Also, there are no "moderate" temperatures in Colorado. As an area that is far inland, Colorado sees extreme temperatures between seasons. Temperatures in the winter, regardless of where you are, will very often see daily lows in the 0 - 20 degree range, with highs in the 30 - 50 degree range. These are averages. Sometimes the daily lows (and even the daily highs) will be below 0 degrees, and the highs might make it into the high 50s. In the summer, the highs will be in 85 - 100 degree range with lows in the 60 - 70 degree range.
2. If you want to be near the mountains but not in them, you will need to eliminate Aspen and Maroon Creek. They are smack dab in the middle of the mountains.
3. Yuma, contrary to what the previous poster said, is a small town on the eastern plains. It is closer to Kansas and Nebraska then it is to the mountains.
4. The idea of living on a farm or a ranch is a romantic notion that many people from the east have when thinking about moving to Colorado. However, Colorado is nothing like the east. There are few streams and lakes. Any land that has water, views and close proximity to a city and hospital is going to be very pricey, no matter where in Colorado you are.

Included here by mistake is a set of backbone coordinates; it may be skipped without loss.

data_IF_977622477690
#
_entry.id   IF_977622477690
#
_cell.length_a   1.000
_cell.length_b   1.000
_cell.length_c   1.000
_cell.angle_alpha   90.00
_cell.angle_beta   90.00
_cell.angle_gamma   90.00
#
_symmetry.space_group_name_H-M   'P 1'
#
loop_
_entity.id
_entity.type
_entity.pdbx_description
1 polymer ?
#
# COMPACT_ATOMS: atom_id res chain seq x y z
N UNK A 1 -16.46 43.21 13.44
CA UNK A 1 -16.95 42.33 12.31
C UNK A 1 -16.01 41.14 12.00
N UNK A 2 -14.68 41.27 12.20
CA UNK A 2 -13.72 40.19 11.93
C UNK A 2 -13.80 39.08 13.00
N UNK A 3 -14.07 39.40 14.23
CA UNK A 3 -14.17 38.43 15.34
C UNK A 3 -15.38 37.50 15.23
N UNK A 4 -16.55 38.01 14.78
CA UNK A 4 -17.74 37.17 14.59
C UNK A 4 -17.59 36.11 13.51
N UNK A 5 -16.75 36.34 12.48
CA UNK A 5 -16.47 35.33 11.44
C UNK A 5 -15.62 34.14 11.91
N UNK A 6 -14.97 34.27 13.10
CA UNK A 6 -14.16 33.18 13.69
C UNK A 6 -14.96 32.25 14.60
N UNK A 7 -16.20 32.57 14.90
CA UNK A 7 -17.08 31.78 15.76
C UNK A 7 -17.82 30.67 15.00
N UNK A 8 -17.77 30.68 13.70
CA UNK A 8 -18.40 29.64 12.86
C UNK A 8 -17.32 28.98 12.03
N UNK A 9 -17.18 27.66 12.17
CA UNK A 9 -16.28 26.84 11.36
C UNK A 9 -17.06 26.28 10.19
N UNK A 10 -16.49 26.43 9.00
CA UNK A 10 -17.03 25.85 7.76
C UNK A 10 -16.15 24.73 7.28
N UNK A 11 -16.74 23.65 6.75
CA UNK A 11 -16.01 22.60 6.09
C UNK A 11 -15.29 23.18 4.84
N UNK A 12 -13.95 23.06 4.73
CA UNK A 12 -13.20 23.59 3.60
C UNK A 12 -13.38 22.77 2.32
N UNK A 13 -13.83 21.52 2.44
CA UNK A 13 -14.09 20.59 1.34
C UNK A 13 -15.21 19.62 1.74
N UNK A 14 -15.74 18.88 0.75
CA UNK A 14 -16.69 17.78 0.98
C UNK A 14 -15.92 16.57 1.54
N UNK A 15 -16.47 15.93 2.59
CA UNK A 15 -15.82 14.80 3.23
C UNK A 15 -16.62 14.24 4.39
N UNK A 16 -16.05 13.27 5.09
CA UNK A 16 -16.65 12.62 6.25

5. Here are some areas you might try: Canon City, Colorado Springs, Evergreen, Ft. Collins - Wellington, Boulder County, Larkspur, and Berthod. None of the areas will fit exactly what you want. I would suggest finding a job first and then searching for an area that might fit some of your needs nearby.
If the original poster meant the small town very near the Nebraska border I'll stand corrected. Since all the other places she named were bigger or much bigger and she said she had no interest in "barren" eastern Colorado towns I assumed, perhaps incorrectly, she might have meant the much bigger, more well known, more likely to have nursing jobs Yuma, Arizona despite it being in Arizona... sitting next to the US end of the Colorado river. If she meant Yuma Colorado, which as far as I can tell from a quick web search has 1 small hospital that had a total of 2 nurses in a hospital survey in 2002 and 1 nursing home where the head nurse is the only nurse listed on staff, then I made the wrong assumption.
Also, pay might be somewhat lower in most places in Colorado than someplace like KCMO or Dallas or even Columbus. And it will be certainly lower in the desirable places in the mountains.